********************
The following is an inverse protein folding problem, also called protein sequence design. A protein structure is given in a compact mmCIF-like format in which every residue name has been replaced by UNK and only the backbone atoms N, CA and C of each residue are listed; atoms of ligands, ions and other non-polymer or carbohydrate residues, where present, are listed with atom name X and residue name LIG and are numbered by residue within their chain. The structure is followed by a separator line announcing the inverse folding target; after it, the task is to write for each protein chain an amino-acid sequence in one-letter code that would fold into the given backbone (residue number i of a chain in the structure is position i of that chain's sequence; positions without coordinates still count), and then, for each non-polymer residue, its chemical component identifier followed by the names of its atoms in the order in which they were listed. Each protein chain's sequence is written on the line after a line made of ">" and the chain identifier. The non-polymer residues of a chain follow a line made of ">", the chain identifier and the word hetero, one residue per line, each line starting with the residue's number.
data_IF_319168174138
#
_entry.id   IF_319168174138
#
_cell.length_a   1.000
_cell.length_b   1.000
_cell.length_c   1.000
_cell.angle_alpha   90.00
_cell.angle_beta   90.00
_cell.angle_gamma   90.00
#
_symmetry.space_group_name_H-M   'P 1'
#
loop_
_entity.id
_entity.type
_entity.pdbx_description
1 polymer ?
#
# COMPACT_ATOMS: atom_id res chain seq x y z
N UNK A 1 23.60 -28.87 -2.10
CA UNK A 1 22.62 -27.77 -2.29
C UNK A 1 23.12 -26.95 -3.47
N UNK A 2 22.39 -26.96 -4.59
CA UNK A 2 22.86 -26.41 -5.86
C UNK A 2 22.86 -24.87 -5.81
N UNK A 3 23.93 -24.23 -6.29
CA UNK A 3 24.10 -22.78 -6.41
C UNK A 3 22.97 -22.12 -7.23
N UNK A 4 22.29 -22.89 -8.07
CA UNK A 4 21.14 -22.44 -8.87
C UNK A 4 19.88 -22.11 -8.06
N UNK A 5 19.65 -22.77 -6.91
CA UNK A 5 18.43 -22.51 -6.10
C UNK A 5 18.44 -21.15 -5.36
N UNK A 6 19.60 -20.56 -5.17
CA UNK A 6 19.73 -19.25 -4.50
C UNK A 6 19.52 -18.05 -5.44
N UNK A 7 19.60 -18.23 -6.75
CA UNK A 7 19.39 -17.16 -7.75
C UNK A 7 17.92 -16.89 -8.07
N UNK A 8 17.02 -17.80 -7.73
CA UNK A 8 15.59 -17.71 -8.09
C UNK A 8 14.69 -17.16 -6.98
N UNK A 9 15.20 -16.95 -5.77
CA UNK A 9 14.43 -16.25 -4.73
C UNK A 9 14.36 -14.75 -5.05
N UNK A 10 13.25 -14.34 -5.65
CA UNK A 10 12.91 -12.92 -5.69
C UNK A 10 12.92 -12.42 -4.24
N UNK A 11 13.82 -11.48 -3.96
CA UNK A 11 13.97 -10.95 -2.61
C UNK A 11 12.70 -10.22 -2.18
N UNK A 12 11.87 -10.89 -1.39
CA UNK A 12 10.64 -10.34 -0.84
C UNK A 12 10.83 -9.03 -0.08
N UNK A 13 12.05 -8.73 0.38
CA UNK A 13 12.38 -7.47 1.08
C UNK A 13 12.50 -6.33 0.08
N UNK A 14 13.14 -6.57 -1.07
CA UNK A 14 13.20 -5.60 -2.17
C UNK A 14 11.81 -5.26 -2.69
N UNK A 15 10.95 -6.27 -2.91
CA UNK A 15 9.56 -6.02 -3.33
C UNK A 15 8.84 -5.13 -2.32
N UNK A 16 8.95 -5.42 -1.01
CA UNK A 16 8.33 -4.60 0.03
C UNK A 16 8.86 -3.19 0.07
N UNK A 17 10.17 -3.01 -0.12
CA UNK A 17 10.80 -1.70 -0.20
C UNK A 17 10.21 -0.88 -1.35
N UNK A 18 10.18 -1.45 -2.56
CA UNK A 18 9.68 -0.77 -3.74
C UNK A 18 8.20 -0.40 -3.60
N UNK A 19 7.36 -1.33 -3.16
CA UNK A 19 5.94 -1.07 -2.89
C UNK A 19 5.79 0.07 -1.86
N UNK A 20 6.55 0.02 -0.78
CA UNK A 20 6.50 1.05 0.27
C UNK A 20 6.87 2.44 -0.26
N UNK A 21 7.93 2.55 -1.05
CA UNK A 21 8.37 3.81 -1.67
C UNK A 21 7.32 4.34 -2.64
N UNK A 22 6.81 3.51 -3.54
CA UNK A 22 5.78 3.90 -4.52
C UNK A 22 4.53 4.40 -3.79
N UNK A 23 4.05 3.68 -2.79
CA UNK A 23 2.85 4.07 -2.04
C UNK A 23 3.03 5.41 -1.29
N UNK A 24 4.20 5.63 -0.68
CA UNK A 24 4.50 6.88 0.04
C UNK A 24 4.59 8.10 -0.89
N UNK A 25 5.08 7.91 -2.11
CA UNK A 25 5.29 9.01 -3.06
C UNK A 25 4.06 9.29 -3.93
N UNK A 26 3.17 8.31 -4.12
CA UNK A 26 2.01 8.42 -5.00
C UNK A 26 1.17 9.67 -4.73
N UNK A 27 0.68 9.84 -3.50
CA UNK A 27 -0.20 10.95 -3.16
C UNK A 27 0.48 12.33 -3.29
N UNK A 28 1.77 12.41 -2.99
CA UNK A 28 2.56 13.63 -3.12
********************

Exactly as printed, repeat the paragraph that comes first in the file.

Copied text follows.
The following is an inverse protein folding problem, also called protein sequence design. A protein structure is given in a compact mmCIF-like format in which every residue name has been replaced by UNK and only the backbone atoms N, CA and C of each residue are listed; atoms of ligands, ions and other non-polymer or carbohydrate residues, where present, are listed with atom name X and residue name LIG and are numbered by residue within their chain. The structure is followed by a separator line announcing the inverse folding target; after it, the task is to write for each protein chain an amino-acid sequence in one-letter code that would fold into the given backbone (residue number i of a chain in the structure is position i of that chain's sequence; positions without coordinates still count), and then, for each non-polymer residue, its chemical component identifier followed by the names of its atoms in the order in which they were listed. Each protein chain's sequence is written on the line after a line made of ">" and the chain identifier. The non-polymer residues of a chain follow a line made of ">", the chain identifier and the word hetero, one residue per line, each line starting with the residue's number.